Wil and his wife Anne are participating in the Avon Breast Cancer 3-day walk in Los Angeles on October 18-20. Wil's goal is to raise $5000 in sponsorship money. My grandmother is a breast cancer survivor, so this is an issue that is really important to me. I donated. You should too.
babbled by Kat @ 3:50:00 PM |
There's an old saying that I like: "If you want to have a friendly conversation, don't talk religion or politics." This saying exists for good reason, as people tend to have deep convictions about both subjects, and discussion of said subjects tend to incite impassioned and heated debate even amongst the closest of friends. That said, today's post is mostly about religion and politics, not because I want to be unfriendly, but because that's what's on my mind. Well, ok, maybe I'm a little unfriendly. Kind of surly, actually. But I digress.
The first thing I'd like to blab on endlessly about is that nice little scandal going on in the Catholic Church. I've had an opinion on this (and many other policies in the Catholic Church) for quite some time now, even before the latest rash of accusations, but I figured I'd wait until the media ruckus died down a bit before I commented. If you're tired of hearing about this subject and would rather gouge your own eyes out with a fork than read one more word about the "Catholic Church scandal", then go ahead and skip down to the "I'm not anti-American, damn it" section.
Priests molesting children: Holy shit, the jokes were all true
The current situation in the Catholic Church in the United States is alarming. It appears that the Church's leaders have been engaging in the cover-up of serious child molestation allegations for decades. Reports of various cover-ups in several archdioceses that have happened in the past are now coming to light, and new allegations, some of abuse that may have occurred decades ago, have surfaced. The questions that are immediately facing the Church are thus: Why did this happen? What can the Church do to stop it? And how can the Church recover from this horrendous turn of events?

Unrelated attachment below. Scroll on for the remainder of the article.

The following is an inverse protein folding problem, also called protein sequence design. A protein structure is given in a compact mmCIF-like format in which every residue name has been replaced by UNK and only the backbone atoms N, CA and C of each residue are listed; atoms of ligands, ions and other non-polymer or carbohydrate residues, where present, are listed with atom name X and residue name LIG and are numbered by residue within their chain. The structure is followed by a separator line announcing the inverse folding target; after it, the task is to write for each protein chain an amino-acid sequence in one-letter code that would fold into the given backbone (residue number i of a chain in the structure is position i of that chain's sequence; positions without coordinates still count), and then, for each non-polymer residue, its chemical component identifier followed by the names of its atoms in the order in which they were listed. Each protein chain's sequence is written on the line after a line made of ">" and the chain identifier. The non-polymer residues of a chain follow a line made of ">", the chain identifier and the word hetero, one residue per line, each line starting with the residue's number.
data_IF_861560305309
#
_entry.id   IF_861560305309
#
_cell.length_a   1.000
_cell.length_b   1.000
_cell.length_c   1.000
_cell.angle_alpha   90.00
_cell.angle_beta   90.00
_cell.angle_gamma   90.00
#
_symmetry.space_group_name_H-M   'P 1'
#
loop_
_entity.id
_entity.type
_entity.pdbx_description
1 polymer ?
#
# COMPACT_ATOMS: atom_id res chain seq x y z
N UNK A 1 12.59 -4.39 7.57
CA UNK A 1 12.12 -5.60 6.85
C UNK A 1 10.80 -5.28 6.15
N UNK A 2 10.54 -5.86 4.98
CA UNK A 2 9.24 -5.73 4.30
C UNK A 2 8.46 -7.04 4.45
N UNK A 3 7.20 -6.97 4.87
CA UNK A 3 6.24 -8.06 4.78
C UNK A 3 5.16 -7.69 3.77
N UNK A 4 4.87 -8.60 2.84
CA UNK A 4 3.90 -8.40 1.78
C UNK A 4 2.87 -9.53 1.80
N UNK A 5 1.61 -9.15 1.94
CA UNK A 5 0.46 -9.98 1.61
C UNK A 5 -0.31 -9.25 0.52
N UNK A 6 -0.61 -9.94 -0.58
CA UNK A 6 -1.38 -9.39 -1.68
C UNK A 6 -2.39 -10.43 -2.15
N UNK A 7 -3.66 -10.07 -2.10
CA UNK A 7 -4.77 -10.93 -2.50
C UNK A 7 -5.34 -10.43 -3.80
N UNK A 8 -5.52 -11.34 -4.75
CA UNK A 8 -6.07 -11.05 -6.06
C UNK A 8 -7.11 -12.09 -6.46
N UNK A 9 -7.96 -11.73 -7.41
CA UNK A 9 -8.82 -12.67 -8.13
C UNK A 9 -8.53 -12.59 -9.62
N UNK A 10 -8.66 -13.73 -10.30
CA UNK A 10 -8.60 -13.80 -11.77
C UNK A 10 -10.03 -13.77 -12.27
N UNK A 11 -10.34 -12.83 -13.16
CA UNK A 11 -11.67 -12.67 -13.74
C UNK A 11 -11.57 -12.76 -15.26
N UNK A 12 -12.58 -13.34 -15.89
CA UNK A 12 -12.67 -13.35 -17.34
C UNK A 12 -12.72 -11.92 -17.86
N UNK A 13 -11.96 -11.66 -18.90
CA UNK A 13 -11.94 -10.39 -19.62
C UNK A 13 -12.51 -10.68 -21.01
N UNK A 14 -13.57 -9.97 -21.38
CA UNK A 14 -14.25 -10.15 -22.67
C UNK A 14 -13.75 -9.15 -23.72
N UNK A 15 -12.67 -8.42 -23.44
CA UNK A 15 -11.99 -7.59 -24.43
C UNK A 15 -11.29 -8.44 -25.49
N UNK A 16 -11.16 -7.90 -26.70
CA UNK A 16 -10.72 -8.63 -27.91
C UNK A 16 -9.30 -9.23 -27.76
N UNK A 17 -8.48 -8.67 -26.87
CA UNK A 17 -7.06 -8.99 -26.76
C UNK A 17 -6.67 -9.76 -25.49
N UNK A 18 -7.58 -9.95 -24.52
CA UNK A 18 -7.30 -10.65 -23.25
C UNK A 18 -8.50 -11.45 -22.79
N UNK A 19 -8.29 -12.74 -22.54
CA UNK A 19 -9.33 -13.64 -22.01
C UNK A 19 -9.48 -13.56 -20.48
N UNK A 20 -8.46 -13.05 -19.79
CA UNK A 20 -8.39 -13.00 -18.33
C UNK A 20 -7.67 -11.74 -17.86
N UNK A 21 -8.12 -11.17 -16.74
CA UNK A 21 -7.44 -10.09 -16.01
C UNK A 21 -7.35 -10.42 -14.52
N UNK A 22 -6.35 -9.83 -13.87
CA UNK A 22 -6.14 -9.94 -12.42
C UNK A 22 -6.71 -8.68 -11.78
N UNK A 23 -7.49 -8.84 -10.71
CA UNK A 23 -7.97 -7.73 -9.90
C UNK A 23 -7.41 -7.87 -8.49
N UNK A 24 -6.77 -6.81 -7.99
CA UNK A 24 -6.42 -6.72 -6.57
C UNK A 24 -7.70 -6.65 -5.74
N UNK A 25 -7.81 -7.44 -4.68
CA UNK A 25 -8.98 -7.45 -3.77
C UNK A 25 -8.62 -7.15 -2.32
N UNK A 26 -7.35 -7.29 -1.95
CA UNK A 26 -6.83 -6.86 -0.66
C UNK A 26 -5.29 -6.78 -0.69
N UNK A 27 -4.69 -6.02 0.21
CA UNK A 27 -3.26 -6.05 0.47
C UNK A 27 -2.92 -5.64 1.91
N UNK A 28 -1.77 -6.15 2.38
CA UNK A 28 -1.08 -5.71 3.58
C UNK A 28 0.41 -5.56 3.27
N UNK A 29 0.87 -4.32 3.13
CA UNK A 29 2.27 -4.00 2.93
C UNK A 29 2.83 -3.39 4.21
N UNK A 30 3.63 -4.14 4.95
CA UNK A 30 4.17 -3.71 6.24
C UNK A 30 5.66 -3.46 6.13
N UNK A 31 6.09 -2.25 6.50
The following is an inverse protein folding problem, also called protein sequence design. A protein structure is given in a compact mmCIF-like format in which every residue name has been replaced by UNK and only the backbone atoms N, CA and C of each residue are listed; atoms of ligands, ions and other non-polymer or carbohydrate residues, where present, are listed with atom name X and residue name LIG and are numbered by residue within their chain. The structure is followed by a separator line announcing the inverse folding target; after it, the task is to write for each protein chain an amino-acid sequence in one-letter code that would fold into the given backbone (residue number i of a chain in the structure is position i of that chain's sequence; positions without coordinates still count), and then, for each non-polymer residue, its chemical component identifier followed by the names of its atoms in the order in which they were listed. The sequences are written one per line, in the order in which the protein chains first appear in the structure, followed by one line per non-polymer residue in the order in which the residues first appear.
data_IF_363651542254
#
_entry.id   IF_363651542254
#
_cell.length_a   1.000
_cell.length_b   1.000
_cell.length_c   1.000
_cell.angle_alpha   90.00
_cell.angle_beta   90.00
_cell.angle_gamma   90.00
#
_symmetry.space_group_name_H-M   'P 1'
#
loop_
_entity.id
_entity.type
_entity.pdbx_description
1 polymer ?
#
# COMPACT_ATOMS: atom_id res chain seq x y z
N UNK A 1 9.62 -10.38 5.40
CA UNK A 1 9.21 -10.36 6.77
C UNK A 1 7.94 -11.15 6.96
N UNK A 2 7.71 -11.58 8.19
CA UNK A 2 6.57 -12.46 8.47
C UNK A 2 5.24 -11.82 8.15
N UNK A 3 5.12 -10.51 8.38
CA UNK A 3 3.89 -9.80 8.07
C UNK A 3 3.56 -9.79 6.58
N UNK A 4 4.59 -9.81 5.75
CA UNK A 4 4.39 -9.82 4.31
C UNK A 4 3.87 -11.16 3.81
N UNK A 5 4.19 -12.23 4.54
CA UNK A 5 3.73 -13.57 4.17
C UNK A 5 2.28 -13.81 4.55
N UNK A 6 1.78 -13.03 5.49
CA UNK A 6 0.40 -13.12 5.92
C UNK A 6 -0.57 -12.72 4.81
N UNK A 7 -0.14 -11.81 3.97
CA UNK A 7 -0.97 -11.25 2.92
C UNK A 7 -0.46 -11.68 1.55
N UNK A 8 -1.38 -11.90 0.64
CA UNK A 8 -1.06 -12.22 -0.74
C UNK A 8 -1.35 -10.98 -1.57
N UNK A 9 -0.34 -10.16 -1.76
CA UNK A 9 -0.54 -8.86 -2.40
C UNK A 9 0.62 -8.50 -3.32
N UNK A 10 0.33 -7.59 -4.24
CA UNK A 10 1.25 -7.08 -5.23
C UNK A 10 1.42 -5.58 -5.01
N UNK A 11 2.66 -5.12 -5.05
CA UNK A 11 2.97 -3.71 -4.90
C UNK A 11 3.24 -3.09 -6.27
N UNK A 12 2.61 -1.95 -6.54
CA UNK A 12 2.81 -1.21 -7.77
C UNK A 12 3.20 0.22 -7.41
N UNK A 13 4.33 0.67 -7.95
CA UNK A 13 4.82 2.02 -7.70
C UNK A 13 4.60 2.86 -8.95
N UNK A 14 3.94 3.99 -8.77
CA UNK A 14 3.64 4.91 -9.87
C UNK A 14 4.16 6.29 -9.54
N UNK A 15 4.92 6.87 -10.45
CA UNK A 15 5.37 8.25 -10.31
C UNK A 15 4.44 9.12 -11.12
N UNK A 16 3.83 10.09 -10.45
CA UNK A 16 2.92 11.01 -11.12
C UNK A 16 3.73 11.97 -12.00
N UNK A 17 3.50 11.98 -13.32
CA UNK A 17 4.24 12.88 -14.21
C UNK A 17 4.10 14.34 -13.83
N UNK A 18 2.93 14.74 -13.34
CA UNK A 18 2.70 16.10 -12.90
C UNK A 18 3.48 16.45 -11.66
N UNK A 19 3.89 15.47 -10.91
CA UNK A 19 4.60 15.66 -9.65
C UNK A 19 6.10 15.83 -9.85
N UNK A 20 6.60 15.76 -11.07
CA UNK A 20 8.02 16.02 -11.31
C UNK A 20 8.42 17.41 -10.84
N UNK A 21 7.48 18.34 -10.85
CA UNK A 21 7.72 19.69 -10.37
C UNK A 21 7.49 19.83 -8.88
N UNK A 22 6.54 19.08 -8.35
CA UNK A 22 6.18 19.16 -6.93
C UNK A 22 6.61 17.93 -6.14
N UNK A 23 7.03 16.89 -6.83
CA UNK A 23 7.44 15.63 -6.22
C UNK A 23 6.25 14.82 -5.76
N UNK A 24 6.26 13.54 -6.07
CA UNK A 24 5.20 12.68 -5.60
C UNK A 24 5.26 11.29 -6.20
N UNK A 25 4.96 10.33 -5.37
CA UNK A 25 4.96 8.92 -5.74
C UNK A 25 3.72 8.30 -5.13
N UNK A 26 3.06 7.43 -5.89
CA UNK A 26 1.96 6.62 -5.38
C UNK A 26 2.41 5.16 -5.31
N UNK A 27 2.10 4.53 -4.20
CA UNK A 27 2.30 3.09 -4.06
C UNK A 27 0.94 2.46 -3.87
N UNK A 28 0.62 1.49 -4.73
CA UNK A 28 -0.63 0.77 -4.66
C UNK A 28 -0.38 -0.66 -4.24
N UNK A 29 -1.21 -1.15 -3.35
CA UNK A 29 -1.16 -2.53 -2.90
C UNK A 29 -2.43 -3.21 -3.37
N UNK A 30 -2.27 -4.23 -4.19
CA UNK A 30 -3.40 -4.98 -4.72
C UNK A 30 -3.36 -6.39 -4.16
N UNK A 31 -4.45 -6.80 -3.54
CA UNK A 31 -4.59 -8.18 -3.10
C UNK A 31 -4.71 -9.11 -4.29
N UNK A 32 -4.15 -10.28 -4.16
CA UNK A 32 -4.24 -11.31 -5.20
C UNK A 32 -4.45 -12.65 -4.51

First, let's examine why pedophilia seems to be so prevalent amongst Catholic priests. Many people seem to think that Catholic priests sexually abuse children because of the priestly requirement of celibacy, or that eliminating the celibacy requirement would be a cure-all for the Church's ills. Celibacy could be a contributing factor, but it is not the main factor. Priests who are required to be celibate could break this rule by engaging in intercourse with an adult more easily and with far less harm to the both the Church and the participants in the sexual activity than they could with a child. Why, then, does this aberration happen? The most likely reason for this high occurrence of pedophilia amongst priests is that the priest is already afflicted with this particular mental disorder when they enter the priesthood. To some, this may make it seem as though people become priests in order to indulge their pedophilic tendencies; on the contrary, the pedophile becomes a priest so that they may attempt to overcome their pedophilic desires through their devotion to the Church and to God. Similarly, in the past, homosexual men who were raised as Catholics would be drawn to the priesthood because they would rather devote themselves to Church and God by being celibate than admit that they were attracted to other men. Pedophiles who are raised in Catholic families are likely drawn to the priesthood because they mistakenly believe that they can overcome their desires through sheer willpower and devotion to a higher power. However, their jobs require them to work closely with children, who are the objects of their desire, and so their willpower and devotion is tested on almost a daily basis. This, of course, leads to pedophilic activity amongst these aberrant priests.
The above is only applicable to those priests who are true pedophiles. A small percentage of the priests who molest children are probably not clinically pedophiles, but become attracted to children over time because their young charges show them affection and admiration. These priests generally make advances towards older children, mostly teenagers.